Newly published: ICD Connection: Living with implantable cardioverter defibrillator (ICD). A collection of stories from women and men. The book, which is available print-on-demand or freely as OER on the Open.Michigan website, focuses on life for patients with ICDs from men’s and women’s points of view.
About the size of a stopwatch, an implantable cardioverter defibrillator, ICD, is an electronic device that gives immediate therapy to life threatening arrhythmia (irregular heartbeat) via a painless pacing sequence or jolt of electricity. Some ICDs also act as pacemakers.
After taking part in and receiving much positive feedback from both patients and healthcare providers for the collaborative ICD Connection: Living with an implantable cardioverter defibrillator. A collection of stories from patients and their families, editor Helen McFarland, R.N., was inspired to explore experiences of living with an ICD from perspectives unique to each gender.
“Although much of the experience of having an ICD implanted is shared between the genders, there are unique experiences that only another woman can understand and vice versa for men…Connecting with others who are experiencing similar situations can help us find encouragement and hope in our own situations. Thank you [contributors] for your generosity.”
An ICD has a significant impact on a patient’s life. This new book is filled with touching stories from women and men of all ages, and how the ICD implant affected their life, their challenges and struggles and what was (or wasn’t) helpful in adjusting to life with an ICD. The heartfelt stories talk about patients feeling scared or depressed (which is common), and fears that loved ones will be afraid to touch them. The book also answers some practical questions specific to women (mammogram, undergarments, pregnancy), and to men (intimacy, everyday activity, and even microwave ovens).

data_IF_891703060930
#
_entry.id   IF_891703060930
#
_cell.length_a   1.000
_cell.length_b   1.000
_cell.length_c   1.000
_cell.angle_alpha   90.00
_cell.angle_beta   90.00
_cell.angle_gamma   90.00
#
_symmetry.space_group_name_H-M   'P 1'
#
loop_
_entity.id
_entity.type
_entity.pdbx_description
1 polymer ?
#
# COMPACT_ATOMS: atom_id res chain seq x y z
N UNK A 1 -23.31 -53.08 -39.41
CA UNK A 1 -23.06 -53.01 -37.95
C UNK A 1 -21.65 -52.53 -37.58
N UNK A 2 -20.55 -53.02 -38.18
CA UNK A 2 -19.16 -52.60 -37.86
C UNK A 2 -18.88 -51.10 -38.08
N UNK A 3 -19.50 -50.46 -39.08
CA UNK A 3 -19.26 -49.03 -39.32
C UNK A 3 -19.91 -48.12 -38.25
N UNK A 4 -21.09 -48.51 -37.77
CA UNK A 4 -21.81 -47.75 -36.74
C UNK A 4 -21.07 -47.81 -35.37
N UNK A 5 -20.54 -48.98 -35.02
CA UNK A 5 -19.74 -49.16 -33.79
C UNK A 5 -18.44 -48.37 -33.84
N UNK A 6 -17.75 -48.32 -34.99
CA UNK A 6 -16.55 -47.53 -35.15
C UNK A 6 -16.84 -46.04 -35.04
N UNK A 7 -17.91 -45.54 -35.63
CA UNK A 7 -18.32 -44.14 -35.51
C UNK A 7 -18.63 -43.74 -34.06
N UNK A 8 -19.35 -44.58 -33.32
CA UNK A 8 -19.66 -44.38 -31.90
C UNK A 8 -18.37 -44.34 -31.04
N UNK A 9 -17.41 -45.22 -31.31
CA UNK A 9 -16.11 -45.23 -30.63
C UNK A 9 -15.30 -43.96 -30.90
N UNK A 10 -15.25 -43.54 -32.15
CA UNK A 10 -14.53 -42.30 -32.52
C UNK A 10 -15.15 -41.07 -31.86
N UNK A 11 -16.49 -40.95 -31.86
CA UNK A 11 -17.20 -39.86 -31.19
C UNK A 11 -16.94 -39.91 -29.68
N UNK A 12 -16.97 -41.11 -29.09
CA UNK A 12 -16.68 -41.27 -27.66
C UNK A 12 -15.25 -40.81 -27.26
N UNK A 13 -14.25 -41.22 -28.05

This is the second time McFarland has worked with Open.Michigan, and applied a Creative Commons license to her work, citing her positive experience with the first publication as well as wanting this book to have as broad impact as the first, including a global audience.
McFarland says, “The first time around I felt like I was trying to move a mountain, and Jasna Markovac, Director of Medical School Information Services Learning Design and Publishing, and her team skillfully guided me through the entire process. This time I felt empowered to produce the book.”
Learn more about McFarland’s first publication about ICDs on the Open.Michigan blog, “Unique Publishing Collaboration Results in Patient-Authored Book.” You might also enjoy reading the U-M Health System press release, “Unique book gives ICD patients a voice, offers hope to others” by Susan Topol, Marketing and Communications Manager, Medical School Information Services.